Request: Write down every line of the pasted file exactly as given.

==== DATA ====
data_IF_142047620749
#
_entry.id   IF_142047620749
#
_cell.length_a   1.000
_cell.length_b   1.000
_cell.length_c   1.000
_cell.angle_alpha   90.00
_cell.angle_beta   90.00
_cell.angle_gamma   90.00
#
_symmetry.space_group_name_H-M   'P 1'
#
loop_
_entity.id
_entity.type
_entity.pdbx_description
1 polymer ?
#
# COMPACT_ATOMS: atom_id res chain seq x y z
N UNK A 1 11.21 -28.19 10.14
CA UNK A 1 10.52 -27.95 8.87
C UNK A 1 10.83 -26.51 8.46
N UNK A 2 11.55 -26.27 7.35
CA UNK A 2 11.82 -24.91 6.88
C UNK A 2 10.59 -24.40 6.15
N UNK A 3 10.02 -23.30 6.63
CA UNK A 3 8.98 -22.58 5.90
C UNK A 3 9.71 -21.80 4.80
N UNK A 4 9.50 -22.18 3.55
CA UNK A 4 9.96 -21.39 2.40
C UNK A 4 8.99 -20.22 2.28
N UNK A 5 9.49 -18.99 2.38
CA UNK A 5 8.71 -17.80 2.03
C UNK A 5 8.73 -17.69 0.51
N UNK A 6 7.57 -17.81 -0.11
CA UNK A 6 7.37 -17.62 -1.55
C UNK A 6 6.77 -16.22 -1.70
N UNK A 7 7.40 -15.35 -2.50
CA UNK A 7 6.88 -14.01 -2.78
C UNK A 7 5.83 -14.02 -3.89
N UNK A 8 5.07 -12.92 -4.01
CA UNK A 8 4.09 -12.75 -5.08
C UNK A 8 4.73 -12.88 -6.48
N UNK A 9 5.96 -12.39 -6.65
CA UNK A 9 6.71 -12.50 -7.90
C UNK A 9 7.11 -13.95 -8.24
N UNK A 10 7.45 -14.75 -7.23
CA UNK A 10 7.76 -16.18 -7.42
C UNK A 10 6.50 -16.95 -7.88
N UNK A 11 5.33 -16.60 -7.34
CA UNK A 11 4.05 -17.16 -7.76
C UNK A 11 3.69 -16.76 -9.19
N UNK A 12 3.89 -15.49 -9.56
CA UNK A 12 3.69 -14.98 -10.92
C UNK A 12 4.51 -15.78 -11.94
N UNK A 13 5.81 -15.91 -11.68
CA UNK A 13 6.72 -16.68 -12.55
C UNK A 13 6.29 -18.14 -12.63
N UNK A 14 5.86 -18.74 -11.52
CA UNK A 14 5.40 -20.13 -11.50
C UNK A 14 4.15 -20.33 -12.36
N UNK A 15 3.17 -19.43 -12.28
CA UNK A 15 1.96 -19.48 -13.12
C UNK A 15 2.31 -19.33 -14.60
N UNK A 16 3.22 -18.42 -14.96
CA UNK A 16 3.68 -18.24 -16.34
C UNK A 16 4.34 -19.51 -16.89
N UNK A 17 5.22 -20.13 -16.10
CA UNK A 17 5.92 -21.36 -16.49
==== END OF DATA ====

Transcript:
data_IF_142047620749
#
_entry.id   IF_142047620749
#
_cell.length_a   1.000
_cell.length_b   1.000
_cell.length_c   1.000
_cell.angle_alpha   90.00
_cell.angle_beta   90.00
_cell.angle_gamma   90.00
#
_symmetry.space_group_name_H-M   'P 1'
#
loop_
_entity.id
_entity.type
_entity.pdbx_description
1 polymer ?
#
# COMPACT_ATOMS: atom_id res chain seq x y z
N UNK A 1 11.21 -28.19 10.14
CA UNK A 1 10.52 -27.95 8.87
C UNK A 1 10.83 -26.51 8.46
N UNK A 2 11.55 -26.27 7.35
CA UNK A 2 11.82 -24.91 6.88
C UNK A 2 10.59 -24.40 6.15
N UNK A 3 10.02 -23.30 6.63
CA UNK A 3 8.98 -22.58 5.90
C UNK A 3 9.71 -21.80 4.80
N UNK A 4 9.50 -22.18 3.55
CA UNK A 4 9.96 -21.39 2.40
C UNK A 4 8.99 -20.22 2.28
N UNK A 5 9.49 -18.99 2.38
CA UNK A 5 8.71 -17.80 2.03
C UNK A 5 8.73 -17.69 0.51
N UNK A 6 7.57 -17.81 -0.11
CA UNK A 6 7.37 -17.62 -1.55
C UNK A 6 6.77 -16.22 -1.70
N UNK A 7 7.40 -15.35 -2.50
CA UNK A 7 6.88 -14.01 -2.78
C UNK A 7 5.83 -14.02 -3.89
N UNK A 8 5.07 -12.92 -4.01
CA UNK A 8 4.09 -12.75 -5.08
C UNK A 8 4.73 -12.88 -6.48
N UNK A 9 5.96 -12.39 -6.65
CA UNK A 9 6.71 -12.50 -7.90
C UNK A 9 7.11 -13.95 -8.24
N UNK A 10 7.45 -14.75 -7.23
CA UNK A 10 7.76 -16.18 -7.42
C UNK A 10 6.50 -16.95 -7.88
N UNK A 11 5.33 -16.60 -7.34
CA UNK A 11 4.05 -17.16 -7.76
C UNK A 11 3.69 -16.76 -9.19
N UNK A 12 3.89 -15.49 -9.56
CA UNK A 12 3.69 -14.98 -10.92
C UNK A 12 4.51 -15.78 -11.94
N UNK A 13 5.81 -15.91 -11.68
CA UNK A 13 6.72 -16.68 -12.55
C UNK A 13 6.29 -18.14 -12.63
N UNK A 14 5.86 -18.74 -11.52
CA UNK A 14 5.40 -20.13 -11.50
C UNK A 14 4.15 -20.33 -12.36
N UNK A 15 3.17 -19.43 -12.28
CA UNK A 15 1.96 -19.48 -13.12
C UNK A 15 2.31 -19.33 -14.60
N UNK A 16 3.22 -18.42 -14.96
CA UNK A 16 3.68 -18.24 -16.34
C UNK A 16 4.34 -19.51 -16.89
N UNK A 17 5.22 -20.13 -16.10
CA UNK A 17 5.92 -21.36 -16.49